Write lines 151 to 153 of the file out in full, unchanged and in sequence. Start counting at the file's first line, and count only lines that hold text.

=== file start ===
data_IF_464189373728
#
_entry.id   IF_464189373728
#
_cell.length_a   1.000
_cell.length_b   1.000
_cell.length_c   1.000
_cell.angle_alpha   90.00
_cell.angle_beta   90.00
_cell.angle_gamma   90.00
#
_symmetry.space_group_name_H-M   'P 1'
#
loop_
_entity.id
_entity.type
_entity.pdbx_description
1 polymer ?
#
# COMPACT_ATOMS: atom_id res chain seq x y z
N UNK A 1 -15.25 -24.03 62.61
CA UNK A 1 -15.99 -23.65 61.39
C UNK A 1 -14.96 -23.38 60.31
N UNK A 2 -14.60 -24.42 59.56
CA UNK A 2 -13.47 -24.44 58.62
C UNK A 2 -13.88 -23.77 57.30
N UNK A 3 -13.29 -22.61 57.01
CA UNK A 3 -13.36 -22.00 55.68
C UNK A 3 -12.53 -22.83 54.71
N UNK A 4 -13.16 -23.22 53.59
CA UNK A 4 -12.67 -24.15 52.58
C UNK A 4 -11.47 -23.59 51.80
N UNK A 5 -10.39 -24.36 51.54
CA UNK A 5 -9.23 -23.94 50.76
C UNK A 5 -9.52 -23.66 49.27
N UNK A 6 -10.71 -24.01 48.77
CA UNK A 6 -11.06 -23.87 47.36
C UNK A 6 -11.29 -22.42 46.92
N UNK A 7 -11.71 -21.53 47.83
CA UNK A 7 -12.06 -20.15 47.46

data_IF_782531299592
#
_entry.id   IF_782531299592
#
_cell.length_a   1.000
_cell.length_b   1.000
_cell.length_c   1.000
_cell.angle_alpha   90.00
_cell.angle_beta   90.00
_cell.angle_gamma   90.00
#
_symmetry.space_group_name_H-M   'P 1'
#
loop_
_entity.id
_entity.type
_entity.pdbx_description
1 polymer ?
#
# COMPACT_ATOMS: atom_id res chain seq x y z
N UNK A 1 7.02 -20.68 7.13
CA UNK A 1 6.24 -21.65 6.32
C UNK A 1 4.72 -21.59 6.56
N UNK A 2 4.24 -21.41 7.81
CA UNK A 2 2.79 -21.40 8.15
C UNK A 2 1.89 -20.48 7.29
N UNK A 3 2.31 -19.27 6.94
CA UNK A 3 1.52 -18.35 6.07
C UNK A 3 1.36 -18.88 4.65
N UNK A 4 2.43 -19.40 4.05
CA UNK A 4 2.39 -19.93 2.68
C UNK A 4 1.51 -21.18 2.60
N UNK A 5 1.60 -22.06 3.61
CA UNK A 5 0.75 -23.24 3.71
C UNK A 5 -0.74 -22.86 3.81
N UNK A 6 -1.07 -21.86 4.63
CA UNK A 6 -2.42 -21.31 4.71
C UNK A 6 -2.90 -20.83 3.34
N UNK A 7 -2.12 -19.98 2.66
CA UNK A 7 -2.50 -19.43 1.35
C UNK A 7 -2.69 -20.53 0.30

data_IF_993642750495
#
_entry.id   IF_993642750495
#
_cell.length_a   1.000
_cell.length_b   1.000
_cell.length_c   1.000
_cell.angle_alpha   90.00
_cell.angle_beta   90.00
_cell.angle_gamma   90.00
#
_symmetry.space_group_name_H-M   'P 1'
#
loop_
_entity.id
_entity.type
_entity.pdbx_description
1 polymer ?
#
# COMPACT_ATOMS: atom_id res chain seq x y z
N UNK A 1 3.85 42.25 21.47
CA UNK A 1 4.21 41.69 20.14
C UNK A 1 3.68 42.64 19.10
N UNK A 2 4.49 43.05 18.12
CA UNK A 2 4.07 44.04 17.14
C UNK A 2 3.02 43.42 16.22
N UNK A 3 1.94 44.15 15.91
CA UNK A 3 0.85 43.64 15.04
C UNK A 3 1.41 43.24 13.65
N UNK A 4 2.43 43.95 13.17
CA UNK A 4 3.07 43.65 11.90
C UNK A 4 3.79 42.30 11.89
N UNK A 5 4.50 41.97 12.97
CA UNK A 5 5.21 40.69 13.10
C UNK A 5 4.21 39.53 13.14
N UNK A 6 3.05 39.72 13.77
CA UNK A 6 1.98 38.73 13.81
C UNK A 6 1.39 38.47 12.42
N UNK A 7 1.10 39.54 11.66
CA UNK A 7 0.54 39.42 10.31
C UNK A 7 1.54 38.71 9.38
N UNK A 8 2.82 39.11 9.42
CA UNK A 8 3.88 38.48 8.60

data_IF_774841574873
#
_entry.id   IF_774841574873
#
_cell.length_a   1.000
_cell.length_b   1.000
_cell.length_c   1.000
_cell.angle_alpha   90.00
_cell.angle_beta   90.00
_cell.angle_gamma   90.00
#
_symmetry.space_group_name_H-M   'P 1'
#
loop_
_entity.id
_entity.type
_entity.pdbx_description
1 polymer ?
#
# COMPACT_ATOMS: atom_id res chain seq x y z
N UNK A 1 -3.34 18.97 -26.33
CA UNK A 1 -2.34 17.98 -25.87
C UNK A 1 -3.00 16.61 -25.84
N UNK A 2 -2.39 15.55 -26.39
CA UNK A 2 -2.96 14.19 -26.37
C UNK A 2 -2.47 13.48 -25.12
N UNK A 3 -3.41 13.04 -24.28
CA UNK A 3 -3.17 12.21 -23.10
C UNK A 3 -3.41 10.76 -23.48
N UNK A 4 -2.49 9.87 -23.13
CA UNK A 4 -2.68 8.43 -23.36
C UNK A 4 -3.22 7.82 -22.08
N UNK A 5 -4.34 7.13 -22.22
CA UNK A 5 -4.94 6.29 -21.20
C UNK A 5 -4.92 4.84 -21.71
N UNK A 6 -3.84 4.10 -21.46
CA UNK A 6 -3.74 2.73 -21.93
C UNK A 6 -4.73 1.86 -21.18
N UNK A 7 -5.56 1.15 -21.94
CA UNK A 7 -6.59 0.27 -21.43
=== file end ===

N UNK A 3 -3.41 13.04 -24.28
CA UNK A 3 -3.17 12.21 -23.10
C UNK A 3 -3.41 10.76 -23.48